3. Play the base, try the contrast. The shape and material of the base of a stool can change everything. Try the industrial or modern country contrast of a sleek metal base with a wood seat. Wood legs with a tweedy cloth seat feel chic and mid-century modern, in the same way wood plays up the natural textural elegance of leather and bonded leather. Bringing dark wood-and-leather stools into sleek, tile-and-steel contemporary space to add a sense of texture and elements-interplay is also in keeping with the new trend of “honest” natural materials design.
In the same way, acrylic-framed bar stools or sleek metal are great modern pieces, but they can add surprise and amplified interest in an earthier, wood-lined, or transitional space. And sculpted or circular bases might appeal to you in one space, while a classic foursquare stool has the stability and style you prefer elsewhere.
4. Be a happy contrarian. A dark bar stool pops dramatically in a space done in very pale hues or white. Think of dark leather or fabric seats paired with dark-stained wood frames, or dark wood against gleaming white subway tile. A clean, simple use of a line of dark brown bar or counter stools in an all-white space feels crisp, precise, and orderly. Think of the beautifully pure, simplified feeling of a Scandinavian-inspired space.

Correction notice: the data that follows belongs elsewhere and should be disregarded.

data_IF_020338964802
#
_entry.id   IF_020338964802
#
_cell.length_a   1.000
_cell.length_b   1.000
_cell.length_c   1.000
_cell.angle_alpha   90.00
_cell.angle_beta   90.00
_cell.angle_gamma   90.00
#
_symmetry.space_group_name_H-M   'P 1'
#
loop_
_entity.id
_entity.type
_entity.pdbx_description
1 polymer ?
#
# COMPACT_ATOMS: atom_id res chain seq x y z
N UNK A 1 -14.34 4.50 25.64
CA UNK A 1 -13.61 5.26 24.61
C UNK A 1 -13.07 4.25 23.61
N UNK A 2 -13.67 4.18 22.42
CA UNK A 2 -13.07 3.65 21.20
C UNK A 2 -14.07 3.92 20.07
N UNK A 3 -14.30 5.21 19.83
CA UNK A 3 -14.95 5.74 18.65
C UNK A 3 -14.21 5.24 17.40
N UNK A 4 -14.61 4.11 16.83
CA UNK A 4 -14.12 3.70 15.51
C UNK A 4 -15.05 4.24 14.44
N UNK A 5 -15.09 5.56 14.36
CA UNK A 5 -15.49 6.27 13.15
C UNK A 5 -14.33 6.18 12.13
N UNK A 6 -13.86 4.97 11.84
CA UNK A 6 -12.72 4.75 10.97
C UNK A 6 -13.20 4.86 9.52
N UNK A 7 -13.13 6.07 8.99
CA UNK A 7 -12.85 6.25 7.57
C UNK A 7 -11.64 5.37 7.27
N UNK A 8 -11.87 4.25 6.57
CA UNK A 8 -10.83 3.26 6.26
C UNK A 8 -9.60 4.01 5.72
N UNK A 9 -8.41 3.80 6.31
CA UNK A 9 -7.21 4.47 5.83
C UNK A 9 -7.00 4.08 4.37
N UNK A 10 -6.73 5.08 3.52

5. Warm accents. Leather or bonded leather seating will add classic richness and warmth to your bar area or counter seating space. Dyed leather (like seaside blues) brings color into even the most neutral of entertaining spaces, too. Use color as an accent you’ll pick up with other decorative elements in the room, from dishes and vases to lamps. Example: try bourbon-hued leather seating with decorative accents in colors to match.
Fabric Tip: Remember that leather and bonded leather bar stools tend to have a more traditional, sturdy look and feel that will work best in traditional or transitional spaces. If you want to bring this easy-to-live-with material into a more updated home space, look for sleek, modern seat shapes, or the pairing of leather seats on modern metal frames. Note the texture of the leather, too. Sleeker, polished leather (city modern) versus more casual textured leather (relaxed country living) are just two options.
Okay, how about a Bonus Final Tip: Echo the look of your bar stools with a pair of accent chairs in the same leather or fabric, and in the same same hue or in a coordinating color, for a statement space that has pulled-together, guest-ready style.